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Time's Up! Tax Deadline is Here, IRS Offers Tips for Filing an Extension

Here are some basic guidelines to file a tax extension before Tuesday's deadline, and how to request a payment plan if you owe the IRS.

T-Day is here. That's right Tax Deadline Day. Taxpayers must have their taxes in the mail today unless they have a legitimate reason to not.

With the income tax season approaching a quick halt in the , tax preparers can begin sleeping the correct hours at night and may even breathe a sigh of relief.

For those that may have some issues with their return or paying, the IRS wants to remind taxpayers how to request some extra time to file, and the options they have to pay their tax bill.

If you need more time to file your return, the IRS will grant an automatic six-month extension. Taxpayers must file for an extension by the April 17 deadline. An extension will give you extra time to get your paperwork to the IRS, but it does not extend the time you have to pay any taxes due. You will owe interest on any amount not paid by the deadline, plus you may owe penalties.

To request an extension here are a few options:

• IRS Free File: Traditional free file and free file fillable forms can both be used to file an extension for free. Access the free file page at www.irs.gov.

• IRS e-file: Use IRS e-file to request an extension by using tax preparation software on your own computer or by going to a tax preparer.

• Form to File: Mail in IRS Form 4868, Application for Automatic Extension of Time to File U.S. Individual Income Tax Return. It must be postmarked by April 17, 2012.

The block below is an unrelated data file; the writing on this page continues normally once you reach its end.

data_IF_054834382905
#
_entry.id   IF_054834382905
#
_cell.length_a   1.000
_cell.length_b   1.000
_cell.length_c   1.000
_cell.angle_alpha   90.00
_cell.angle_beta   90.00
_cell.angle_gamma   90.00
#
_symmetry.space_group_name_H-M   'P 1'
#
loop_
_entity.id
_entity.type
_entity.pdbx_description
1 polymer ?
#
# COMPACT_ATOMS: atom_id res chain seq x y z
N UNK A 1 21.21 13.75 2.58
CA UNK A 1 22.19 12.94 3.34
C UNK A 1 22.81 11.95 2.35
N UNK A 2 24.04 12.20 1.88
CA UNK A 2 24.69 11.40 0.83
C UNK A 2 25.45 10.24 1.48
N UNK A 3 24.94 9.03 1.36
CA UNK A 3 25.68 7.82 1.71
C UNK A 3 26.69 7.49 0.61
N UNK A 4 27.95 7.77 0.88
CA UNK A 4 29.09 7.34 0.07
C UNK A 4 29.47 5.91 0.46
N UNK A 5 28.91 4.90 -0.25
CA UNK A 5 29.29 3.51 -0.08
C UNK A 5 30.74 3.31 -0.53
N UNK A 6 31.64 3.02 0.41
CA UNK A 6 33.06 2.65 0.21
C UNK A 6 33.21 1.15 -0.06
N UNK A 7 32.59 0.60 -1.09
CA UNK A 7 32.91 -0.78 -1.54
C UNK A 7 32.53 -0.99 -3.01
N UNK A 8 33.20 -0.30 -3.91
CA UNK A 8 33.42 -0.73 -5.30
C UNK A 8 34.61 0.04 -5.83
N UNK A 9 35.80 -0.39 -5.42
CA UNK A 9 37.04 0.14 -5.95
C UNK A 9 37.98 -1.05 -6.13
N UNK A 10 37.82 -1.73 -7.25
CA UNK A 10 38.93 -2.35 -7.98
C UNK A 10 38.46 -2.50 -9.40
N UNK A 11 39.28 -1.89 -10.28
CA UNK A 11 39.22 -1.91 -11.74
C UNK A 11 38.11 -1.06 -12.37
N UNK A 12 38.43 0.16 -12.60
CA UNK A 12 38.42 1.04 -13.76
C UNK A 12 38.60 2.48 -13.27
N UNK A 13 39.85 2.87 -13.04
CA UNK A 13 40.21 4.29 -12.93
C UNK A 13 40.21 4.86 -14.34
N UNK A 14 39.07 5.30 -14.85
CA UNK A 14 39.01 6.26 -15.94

Taxpayers that are ready to file their returns and those that have already filed and need to pay a tax bill have payment options as well:

  • E-file: File electronically and authorize an electronic funds withdrawal via tax preparation software or a tax professional.
  • Phone: Pay by phone or online using a credit card.
  • Mail: Pay by check or money order made payable to the United States Treasury. Be sure to include your name, address, Social Security number listed first on the tax form, daytime telephone number, tax year and form number. Complete and include Form 1040-V, payment voucher, when mailing your payment to the IRS.

If you owe taxes with your federal tax return, but can’t afford to pay it all when you file, the IRS has options to help you keep interest and penalties to a minimum. File your return on time and pay as much as you can with the return, then:

  • Request an installment agreement: Use the online payment agreement application at www.irs.gov or file Form 9465, installment agreement request with your return. The IRS charges a user fee to set up your payment agreement.
  • Additional time to pay: You may request a short additional time to pay your tax in full using the Online Payment Agreement application on www.irs.gov. Taxpayers who request and are granted an additional 120 days to pay the tax in full generally will pay less in penalties and interest than if the debt were repaid through an installment agreement over a greater period of time. There is no fee for this short extension of time to pay.
  • Extension of time to pay: Qualifying individuals may request an extension of time to pay and have late payment penalties waived as part of the IRS Fresh Start initiative. To see if you qualify visit www.irs.gov and select Form 1127-A, Application for Extension of Time for Payment.  This application must be filed by April 17.

More information on filing for an extension and making tax payments can be found at www.irs.gov.

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Candace Jarrett April 19, 2012 at 09:20 PM
So who was a last minute person and sent taxes off on the last day? I read somewhere that if you are getting a refund, people tend to file early; but if a person owes, they tend to take a little longer to part with money.

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